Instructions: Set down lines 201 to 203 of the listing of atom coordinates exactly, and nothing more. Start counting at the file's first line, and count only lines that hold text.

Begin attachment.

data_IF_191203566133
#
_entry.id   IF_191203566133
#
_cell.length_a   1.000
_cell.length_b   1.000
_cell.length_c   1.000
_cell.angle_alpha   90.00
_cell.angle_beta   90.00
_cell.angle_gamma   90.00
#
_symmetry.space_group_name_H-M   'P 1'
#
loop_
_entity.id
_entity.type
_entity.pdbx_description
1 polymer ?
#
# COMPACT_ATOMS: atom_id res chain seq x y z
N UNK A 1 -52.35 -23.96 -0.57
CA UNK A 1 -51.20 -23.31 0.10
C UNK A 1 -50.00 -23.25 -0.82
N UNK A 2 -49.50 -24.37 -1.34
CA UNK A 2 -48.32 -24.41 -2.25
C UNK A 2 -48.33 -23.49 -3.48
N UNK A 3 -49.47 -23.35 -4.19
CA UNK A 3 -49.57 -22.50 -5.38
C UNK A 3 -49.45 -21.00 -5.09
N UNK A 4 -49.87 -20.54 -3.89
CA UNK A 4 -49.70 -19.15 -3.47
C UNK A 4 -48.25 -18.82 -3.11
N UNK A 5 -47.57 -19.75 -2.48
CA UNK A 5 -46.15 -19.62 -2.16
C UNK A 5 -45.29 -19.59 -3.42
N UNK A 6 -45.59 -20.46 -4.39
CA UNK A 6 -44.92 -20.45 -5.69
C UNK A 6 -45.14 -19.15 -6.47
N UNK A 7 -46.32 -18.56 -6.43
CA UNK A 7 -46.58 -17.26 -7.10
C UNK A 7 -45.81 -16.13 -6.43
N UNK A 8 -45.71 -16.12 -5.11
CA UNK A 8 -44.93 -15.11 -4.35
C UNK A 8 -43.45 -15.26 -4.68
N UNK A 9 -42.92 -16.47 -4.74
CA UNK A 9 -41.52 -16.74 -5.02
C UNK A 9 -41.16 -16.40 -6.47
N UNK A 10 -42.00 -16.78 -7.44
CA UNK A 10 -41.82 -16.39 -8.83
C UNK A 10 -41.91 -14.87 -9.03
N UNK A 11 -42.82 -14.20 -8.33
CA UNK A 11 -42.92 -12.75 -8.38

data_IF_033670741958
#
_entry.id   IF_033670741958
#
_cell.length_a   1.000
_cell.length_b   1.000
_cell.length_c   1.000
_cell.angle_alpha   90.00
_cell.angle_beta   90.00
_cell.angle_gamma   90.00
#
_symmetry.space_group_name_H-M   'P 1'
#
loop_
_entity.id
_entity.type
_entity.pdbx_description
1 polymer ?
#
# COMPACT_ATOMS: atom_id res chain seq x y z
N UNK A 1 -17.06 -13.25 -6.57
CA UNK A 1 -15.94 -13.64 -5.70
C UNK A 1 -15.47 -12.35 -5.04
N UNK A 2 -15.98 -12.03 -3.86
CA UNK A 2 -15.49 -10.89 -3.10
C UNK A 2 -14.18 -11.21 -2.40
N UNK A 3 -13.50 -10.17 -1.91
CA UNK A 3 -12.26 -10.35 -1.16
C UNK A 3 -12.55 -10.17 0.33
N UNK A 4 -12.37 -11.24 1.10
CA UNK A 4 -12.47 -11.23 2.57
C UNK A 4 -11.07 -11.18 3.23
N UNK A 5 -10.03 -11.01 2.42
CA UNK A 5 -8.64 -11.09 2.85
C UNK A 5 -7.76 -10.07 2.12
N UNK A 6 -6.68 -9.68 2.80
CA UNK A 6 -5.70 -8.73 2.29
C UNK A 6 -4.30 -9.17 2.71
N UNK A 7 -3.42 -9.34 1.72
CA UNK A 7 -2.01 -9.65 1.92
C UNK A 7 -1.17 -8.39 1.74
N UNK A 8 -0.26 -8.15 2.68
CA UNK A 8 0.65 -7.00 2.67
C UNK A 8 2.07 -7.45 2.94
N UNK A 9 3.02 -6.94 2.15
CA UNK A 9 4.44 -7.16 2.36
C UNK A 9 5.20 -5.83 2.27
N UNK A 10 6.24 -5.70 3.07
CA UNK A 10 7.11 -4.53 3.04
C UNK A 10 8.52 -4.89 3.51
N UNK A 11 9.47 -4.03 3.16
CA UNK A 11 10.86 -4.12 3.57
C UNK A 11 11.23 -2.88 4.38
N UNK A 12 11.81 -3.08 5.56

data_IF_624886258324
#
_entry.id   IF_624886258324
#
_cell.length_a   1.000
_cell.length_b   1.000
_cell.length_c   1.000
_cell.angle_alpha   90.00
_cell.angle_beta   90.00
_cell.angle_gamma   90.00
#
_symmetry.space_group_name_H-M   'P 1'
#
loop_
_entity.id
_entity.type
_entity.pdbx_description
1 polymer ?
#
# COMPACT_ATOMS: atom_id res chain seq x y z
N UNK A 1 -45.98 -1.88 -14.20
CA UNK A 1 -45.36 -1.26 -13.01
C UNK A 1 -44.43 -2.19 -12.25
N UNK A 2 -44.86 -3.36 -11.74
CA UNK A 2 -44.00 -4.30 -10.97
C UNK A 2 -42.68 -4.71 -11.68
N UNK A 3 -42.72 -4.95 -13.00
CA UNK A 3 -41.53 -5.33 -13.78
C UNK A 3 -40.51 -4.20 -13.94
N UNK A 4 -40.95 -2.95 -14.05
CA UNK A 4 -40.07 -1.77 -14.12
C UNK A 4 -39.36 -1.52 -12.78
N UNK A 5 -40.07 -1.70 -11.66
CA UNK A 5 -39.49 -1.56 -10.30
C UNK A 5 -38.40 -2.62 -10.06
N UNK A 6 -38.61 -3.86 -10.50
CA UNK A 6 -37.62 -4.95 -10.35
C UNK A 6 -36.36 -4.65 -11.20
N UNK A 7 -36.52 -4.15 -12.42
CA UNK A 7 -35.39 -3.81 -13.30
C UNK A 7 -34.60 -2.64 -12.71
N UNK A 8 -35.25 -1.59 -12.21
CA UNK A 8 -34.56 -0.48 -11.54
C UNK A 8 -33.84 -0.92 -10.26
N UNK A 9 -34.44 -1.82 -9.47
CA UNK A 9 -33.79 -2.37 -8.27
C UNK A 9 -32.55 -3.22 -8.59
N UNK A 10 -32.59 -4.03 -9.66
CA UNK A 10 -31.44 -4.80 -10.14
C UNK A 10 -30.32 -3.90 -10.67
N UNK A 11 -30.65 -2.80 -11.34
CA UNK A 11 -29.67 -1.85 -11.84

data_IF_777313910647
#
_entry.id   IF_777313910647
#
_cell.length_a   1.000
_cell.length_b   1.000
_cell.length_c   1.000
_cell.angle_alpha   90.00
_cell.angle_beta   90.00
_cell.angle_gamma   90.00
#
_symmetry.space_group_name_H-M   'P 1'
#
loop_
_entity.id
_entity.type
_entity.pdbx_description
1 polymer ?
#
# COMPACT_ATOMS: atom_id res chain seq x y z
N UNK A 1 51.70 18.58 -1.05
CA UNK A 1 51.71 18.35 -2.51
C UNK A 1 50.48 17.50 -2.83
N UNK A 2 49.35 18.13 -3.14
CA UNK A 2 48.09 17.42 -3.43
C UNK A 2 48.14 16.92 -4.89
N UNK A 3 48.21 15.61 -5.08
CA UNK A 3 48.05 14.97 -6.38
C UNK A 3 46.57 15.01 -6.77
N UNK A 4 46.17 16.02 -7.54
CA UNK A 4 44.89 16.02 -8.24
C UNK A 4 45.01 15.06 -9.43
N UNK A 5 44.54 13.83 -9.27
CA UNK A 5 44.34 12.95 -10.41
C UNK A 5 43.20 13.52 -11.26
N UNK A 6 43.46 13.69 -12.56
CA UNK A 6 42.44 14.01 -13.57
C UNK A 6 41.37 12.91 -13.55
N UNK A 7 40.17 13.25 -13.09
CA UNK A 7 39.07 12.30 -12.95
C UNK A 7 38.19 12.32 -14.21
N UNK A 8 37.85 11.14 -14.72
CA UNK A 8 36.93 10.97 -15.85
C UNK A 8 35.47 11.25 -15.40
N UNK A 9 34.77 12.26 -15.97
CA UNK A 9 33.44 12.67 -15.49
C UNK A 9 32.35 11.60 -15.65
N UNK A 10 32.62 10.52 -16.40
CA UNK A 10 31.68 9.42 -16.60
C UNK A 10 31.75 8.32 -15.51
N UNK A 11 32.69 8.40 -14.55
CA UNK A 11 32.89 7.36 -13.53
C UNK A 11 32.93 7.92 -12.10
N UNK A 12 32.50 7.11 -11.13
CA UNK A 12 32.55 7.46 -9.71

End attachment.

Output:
CA UNK A 8 36.93 10.97 -15.85
C UNK A 8 35.47 11.25 -15.40
N UNK A 9 34.77 12.26 -15.97